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Pollution from many popular diesel cars is much worse when it is colder than 18 degrees Celsius, according to new research reported by the BBC, raising the possibility that many makes of cars could be circumventing European rules on emissions.
Emissions Analytics, an emissions testing company, told the U.K. broadcaster that it had tested 213 models across 31 manufacturers and had found a "significant rise in poisonous gas emissions from a wide range of car models as the temperature drops," the BBC said in its report published on Tuesday.
The problem was apparently worst among the "Euro 5" category of cars pertaining to light passenger and commercial petrol and diesel vehicles.
European standards have laid down rules on the construction of motor vehicles relating to the emission of atmospheric pollutants (both particulates and nitrogen oxides which could pose the most risk to health) from vehicles.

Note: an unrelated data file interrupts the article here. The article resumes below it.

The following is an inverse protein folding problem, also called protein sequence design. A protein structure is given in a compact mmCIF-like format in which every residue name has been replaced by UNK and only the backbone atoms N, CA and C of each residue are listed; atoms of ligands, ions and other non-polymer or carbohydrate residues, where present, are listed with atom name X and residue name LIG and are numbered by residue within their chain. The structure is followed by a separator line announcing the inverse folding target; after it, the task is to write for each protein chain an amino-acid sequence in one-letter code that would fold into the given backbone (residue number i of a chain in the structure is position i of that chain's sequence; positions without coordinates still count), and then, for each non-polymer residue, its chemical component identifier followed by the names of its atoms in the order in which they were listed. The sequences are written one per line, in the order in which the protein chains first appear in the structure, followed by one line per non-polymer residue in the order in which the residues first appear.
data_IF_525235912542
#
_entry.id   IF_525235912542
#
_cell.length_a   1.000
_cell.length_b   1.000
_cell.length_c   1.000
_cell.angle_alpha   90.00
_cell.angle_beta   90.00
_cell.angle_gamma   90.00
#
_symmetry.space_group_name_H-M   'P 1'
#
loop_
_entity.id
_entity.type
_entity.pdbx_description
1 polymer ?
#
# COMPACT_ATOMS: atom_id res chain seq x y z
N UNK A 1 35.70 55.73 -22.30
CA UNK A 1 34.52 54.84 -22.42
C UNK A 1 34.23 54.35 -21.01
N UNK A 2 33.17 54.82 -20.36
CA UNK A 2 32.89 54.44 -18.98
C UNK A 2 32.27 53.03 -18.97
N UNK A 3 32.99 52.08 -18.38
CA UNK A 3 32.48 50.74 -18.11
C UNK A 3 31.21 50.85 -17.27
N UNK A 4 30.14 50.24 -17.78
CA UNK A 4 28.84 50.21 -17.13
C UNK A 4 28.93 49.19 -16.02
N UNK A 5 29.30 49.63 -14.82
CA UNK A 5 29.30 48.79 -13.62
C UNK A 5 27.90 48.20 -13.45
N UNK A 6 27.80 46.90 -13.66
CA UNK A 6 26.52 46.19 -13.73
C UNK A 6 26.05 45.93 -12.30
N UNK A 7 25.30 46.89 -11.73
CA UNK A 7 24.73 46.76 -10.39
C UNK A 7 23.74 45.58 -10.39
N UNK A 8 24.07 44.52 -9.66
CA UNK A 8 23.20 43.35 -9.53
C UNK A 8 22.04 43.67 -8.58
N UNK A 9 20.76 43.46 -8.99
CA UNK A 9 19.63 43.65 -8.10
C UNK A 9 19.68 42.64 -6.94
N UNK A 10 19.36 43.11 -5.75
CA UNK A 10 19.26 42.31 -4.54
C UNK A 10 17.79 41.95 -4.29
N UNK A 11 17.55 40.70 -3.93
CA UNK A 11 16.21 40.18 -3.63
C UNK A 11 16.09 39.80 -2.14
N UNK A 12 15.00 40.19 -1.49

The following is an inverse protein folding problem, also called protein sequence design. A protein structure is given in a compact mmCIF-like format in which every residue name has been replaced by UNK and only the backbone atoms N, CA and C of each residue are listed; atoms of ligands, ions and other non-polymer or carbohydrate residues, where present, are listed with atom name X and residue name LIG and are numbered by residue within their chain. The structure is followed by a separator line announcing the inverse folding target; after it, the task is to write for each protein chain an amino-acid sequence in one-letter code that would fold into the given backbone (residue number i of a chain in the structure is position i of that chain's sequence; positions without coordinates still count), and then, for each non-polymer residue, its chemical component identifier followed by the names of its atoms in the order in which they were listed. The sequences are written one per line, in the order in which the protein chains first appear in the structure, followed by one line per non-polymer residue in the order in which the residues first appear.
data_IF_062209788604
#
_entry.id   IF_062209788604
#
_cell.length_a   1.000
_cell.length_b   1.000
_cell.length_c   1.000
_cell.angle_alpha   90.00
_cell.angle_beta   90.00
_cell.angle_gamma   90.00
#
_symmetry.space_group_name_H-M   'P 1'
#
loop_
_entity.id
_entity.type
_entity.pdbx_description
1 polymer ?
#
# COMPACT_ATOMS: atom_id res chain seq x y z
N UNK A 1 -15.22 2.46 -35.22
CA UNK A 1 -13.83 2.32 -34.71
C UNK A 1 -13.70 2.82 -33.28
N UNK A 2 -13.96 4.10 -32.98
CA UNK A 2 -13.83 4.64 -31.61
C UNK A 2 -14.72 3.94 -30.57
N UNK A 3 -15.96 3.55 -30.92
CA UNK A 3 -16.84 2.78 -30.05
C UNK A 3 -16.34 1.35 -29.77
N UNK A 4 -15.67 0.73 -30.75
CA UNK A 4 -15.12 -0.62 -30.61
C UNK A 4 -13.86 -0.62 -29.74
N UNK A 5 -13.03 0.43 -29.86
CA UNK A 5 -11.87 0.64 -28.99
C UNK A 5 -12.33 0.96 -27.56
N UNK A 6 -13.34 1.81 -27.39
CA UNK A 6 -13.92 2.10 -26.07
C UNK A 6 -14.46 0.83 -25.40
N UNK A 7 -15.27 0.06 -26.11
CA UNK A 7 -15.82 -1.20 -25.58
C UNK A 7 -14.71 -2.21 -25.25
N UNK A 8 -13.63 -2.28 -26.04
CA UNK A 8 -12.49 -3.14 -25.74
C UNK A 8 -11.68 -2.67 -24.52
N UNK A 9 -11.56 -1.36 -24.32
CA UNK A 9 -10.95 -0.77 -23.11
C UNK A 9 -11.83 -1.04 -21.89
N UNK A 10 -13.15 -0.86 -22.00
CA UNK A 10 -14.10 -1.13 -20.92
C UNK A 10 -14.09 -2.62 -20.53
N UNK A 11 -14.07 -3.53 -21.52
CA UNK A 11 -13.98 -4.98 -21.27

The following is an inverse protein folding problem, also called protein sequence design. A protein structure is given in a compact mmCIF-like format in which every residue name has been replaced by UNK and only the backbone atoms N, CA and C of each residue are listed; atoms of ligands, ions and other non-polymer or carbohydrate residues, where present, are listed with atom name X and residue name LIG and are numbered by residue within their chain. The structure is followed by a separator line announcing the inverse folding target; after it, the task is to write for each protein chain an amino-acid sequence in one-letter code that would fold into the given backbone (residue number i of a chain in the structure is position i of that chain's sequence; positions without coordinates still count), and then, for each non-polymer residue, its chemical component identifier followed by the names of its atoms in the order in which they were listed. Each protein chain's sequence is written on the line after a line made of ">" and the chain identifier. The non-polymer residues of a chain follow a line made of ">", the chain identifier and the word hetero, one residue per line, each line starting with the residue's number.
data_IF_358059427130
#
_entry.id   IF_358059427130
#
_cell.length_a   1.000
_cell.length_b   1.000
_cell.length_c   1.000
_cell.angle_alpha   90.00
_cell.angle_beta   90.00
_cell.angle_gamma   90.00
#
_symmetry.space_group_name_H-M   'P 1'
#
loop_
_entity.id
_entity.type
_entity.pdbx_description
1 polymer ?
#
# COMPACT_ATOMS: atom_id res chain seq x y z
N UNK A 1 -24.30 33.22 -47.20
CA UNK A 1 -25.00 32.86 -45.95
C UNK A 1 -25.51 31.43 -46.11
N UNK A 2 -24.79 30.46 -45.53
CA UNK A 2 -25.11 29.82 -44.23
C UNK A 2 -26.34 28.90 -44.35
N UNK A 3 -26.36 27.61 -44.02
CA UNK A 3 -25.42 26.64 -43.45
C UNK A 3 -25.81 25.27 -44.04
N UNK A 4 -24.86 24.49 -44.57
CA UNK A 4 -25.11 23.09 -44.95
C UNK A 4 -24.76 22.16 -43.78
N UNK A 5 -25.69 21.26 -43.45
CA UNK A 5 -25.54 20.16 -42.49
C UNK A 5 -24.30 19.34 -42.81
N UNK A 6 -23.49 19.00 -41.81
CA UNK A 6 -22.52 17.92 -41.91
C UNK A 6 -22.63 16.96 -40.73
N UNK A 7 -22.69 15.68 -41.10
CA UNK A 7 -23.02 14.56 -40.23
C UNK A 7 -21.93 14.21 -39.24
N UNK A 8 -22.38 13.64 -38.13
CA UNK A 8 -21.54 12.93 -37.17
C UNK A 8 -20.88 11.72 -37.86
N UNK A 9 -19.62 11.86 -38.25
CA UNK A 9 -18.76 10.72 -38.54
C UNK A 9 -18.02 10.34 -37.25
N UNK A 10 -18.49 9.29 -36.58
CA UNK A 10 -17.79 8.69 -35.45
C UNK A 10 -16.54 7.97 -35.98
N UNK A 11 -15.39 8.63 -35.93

The EU has sought to reduce emissions and improve air quality, particularly as sales of diesel vehicles have increased. However, manufacturers are allowed to cut back on pollution controls as long as it is to protect the engine, the BBC noted, and have potentially taken advantage of such allowances to get around emissions.
"The finding means that millions of vehicles could be driving around much of the time with their pollution controls partly turned off," the BBC said. "But it seems many cars are deliberately designed that way and it is all perfectly legal," the BBC added.
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